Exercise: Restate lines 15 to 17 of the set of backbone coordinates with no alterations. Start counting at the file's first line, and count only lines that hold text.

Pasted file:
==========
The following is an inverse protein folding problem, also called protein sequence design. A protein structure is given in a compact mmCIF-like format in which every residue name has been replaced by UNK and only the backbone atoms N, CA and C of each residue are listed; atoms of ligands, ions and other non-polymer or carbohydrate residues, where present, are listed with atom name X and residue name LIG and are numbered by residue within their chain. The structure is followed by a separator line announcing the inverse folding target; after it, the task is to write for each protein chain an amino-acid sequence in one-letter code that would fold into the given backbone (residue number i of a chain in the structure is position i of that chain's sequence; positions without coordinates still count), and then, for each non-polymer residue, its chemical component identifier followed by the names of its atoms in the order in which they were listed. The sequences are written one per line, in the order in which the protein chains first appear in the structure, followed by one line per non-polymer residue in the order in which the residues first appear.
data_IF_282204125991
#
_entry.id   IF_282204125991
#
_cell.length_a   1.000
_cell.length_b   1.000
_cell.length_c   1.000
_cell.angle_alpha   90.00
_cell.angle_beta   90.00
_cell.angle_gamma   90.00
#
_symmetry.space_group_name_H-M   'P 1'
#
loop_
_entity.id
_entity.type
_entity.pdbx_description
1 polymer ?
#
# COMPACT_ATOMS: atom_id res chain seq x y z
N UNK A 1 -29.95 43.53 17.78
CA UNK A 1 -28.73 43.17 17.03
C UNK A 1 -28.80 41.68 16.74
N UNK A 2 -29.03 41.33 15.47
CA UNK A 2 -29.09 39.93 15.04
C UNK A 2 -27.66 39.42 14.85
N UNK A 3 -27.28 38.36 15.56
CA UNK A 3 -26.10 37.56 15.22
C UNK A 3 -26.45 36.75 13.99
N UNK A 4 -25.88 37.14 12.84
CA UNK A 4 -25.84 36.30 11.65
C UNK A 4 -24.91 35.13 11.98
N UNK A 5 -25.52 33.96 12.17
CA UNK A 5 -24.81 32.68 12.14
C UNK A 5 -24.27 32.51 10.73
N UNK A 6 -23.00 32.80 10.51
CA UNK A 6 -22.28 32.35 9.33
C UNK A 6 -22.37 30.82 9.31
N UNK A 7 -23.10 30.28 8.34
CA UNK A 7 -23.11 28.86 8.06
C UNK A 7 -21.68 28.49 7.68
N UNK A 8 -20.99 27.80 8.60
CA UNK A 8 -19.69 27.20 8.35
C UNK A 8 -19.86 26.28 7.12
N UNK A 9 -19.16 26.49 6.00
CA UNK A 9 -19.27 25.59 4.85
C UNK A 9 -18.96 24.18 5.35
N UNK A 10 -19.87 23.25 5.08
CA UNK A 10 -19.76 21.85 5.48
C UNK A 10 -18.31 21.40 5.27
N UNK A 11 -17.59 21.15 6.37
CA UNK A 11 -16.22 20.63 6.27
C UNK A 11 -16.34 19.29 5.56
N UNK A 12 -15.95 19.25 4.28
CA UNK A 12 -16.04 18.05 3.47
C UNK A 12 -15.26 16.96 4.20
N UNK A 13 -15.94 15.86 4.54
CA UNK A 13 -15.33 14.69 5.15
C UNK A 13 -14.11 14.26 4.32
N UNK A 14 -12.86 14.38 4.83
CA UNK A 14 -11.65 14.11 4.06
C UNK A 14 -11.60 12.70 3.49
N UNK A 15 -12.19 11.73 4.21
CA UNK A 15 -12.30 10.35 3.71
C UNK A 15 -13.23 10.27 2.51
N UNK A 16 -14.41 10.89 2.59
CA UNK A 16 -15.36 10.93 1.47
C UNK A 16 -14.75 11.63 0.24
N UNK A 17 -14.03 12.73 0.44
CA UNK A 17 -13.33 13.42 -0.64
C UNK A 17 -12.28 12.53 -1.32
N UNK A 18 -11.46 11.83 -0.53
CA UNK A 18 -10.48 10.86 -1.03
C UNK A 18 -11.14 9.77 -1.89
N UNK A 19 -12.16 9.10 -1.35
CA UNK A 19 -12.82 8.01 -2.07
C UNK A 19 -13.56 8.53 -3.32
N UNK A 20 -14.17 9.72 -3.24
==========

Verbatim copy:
loop_
_entity.id
_entity.type